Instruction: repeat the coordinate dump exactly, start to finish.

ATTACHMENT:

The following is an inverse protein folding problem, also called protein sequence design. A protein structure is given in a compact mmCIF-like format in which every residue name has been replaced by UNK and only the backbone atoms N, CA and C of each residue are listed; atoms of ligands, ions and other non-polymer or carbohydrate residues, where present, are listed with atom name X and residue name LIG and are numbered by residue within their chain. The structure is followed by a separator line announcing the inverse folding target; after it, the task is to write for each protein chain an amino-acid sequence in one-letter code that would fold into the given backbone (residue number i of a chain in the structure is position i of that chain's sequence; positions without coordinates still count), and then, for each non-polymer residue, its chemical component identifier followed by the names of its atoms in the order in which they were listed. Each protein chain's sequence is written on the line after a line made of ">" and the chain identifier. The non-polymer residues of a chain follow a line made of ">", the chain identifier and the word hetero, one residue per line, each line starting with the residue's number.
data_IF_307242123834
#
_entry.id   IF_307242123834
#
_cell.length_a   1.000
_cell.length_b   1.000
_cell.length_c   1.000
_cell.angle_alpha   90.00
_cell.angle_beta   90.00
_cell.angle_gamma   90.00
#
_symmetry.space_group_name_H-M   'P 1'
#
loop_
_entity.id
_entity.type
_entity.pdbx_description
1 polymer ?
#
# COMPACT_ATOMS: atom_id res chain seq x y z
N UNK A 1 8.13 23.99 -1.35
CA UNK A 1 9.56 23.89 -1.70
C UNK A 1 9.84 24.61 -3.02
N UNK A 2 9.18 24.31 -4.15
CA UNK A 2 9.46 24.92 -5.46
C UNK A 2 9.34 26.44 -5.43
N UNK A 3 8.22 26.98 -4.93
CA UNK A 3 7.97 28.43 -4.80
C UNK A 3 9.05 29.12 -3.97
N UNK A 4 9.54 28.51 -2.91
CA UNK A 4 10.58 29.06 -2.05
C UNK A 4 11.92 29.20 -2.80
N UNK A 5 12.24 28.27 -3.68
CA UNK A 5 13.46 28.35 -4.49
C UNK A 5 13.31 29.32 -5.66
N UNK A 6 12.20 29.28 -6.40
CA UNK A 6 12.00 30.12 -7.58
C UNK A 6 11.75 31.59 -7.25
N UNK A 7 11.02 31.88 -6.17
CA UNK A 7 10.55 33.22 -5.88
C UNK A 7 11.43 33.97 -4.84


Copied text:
The following is an inverse protein folding problem, also called protein sequence design. A protein structure is given in a compact mmCIF-like format in which every residue name has been replaced by UNK and only the backbone atoms N, CA and C of each residue are listed; atoms of ligands, ions and other non-polymer or carbohydrate residues, where present, are listed with atom name X and residue name LIG and are numbered by residue within their chain. The structure is followed by a separator line announcing the inverse folding target; after it, the task is to write for each protein chain an amino-acid sequence in one-letter code that would fold into the given backbone (residue number i of a chain in the structure is position i of that chain's sequence; positions without coordinates still count), and then, for each non-polymer residue, its chemical component identifier followed by the names of its atoms in the order in which they were listed. Each protein chain's sequence is written on the line after a line made of ">" and the chain identifier. The non-polymer residues of a chain follow a line made of ">", the chain identifier and the word hetero, one residue per line, each line starting with the residue's number.
data_IF_307242123834
#
_entry.id   IF_307242123834
#
_cell.length_a   1.000
_cell.length_b   1.000
_cell.length_c   1.000
_cell.angle_alpha   90.00
_cell.angle_beta   90.00
_cell.angle_gamma   90.00
#
_symmetry.space_group_name_H-M   'P 1'
#
loop_
_entity.id
_entity.type
_entity.pdbx_description
1 polymer ?
#
# COMPACT_ATOMS: atom_id res chain seq x y z
N UNK A 1 8.13 23.99 -1.35
CA UNK A 1 9.56 23.89 -1.70
C UNK A 1 9.84 24.61 -3.02
N UNK A 2 9.18 24.31 -4.15
CA UNK A 2 9.46 24.92 -5.46
C UNK A 2 9.34 26.44 -5.43
N UNK A 3 8.22 26.98 -4.93
CA UNK A 3 7.97 28.43 -4.80
C UNK A 3 9.05 29.12 -3.97
N UNK A 4 9.54 28.51 -2.91
CA UNK A 4 10.58 29.06 -2.05
C UNK A 4 11.92 29.20 -2.80
N UNK A 5 12.24 28.27 -3.68
CA UNK A 5 13.46 28.35 -4.49
C UNK A 5 13.31 29.32 -5.66
N UNK A 6 12.20 29.28 -6.40
CA UNK A 6 12.00 30.12 -7.58
C UNK A 6 11.75 31.59 -7.25
N UNK A 7 11.02 31.88 -6.17
CA UNK A 7 10.55 33.22 -5.88
C UNK A 7 11.43 33.97 -4.84